R. I will sing of your salvation.

Verse Before The Gospel

Hail to you, our King, obedient to the Father;
you were led to your crucifixion like a gentle lamb to the slaughter.

GospelJN 13:21-33, 36-38

Reclining at table with his disciples, Jesus was deeply troubled and testified,
“Amen, amen, I say to you, one of you will betray me.”
The disciples looked at one another, at a loss as to whom he meant.
One of his disciples, the one whom Jesus loved,
was reclining at Jesus’ side.
So Simon Peter nodded to him to find out whom he meant.
He leaned back against Jesus’ chest and said to him,
“Master, who is it?”
Jesus answered,
“It is the one to whom I hand the morsel after I have dipped it.”
So he dipped the morsel and took it and handed it to Judas,
son of Simon the Iscariot.
After Judas took the morsel, Satan entered him.
So Jesus said to him, “What you are going to do, do quickly.”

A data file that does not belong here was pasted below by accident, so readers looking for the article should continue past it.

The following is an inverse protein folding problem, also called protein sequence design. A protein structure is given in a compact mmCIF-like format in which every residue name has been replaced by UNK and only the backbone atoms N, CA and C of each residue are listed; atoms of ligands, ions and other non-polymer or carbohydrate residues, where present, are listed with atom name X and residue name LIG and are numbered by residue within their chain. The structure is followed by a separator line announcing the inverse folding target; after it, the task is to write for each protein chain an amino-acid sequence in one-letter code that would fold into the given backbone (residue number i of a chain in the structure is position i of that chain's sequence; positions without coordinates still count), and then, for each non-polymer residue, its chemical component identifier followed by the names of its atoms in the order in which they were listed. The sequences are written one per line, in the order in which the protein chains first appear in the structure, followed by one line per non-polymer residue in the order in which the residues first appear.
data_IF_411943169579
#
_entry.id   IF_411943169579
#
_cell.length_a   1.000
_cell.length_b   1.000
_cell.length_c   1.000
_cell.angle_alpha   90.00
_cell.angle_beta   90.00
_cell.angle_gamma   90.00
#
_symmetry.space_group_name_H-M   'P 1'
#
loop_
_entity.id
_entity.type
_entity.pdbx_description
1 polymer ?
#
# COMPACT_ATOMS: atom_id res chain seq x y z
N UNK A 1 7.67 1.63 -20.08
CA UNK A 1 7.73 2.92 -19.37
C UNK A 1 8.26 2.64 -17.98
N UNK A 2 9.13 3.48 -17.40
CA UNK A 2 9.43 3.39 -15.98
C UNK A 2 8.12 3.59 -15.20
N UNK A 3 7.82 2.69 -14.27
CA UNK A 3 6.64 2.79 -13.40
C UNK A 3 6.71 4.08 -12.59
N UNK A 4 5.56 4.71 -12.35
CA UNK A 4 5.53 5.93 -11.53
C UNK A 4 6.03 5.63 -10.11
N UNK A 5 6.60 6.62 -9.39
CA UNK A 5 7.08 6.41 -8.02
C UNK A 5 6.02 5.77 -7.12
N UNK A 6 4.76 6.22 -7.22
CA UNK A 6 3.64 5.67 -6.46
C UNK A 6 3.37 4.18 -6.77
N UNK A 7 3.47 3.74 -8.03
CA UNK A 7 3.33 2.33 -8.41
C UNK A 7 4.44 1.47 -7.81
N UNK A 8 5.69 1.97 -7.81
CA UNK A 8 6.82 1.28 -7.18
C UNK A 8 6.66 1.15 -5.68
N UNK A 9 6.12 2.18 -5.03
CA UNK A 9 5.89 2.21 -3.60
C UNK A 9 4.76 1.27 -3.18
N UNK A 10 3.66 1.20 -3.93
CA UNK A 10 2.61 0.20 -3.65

Now none of those reclining at table realized why he said this to him.
Some thought that since Judas kept the money bag, Jesus had told him,
“Buy what we need for the feast,”
or to give something to the poor.
So Judas took the morsel and left at once. And it was night.

When he had left, Jesus said,
“Now is the Son of Man glorified, and God is glorified in him.
If God is glorified in him, God will also glorify him in himself,
and he will glorify him at once.
My children, I will be with you only a little while longer.
You will look for me, and as I told the Jews,
‘Where I go you cannot come,’ so now I say it to you.”

Simon Peter said to him, “Master, where are you going?”
Jesus answered him,
“Where I am going, you cannot follow me now,
though you will follow later.”
Peter said to him,
“Master, why can I not follow you now?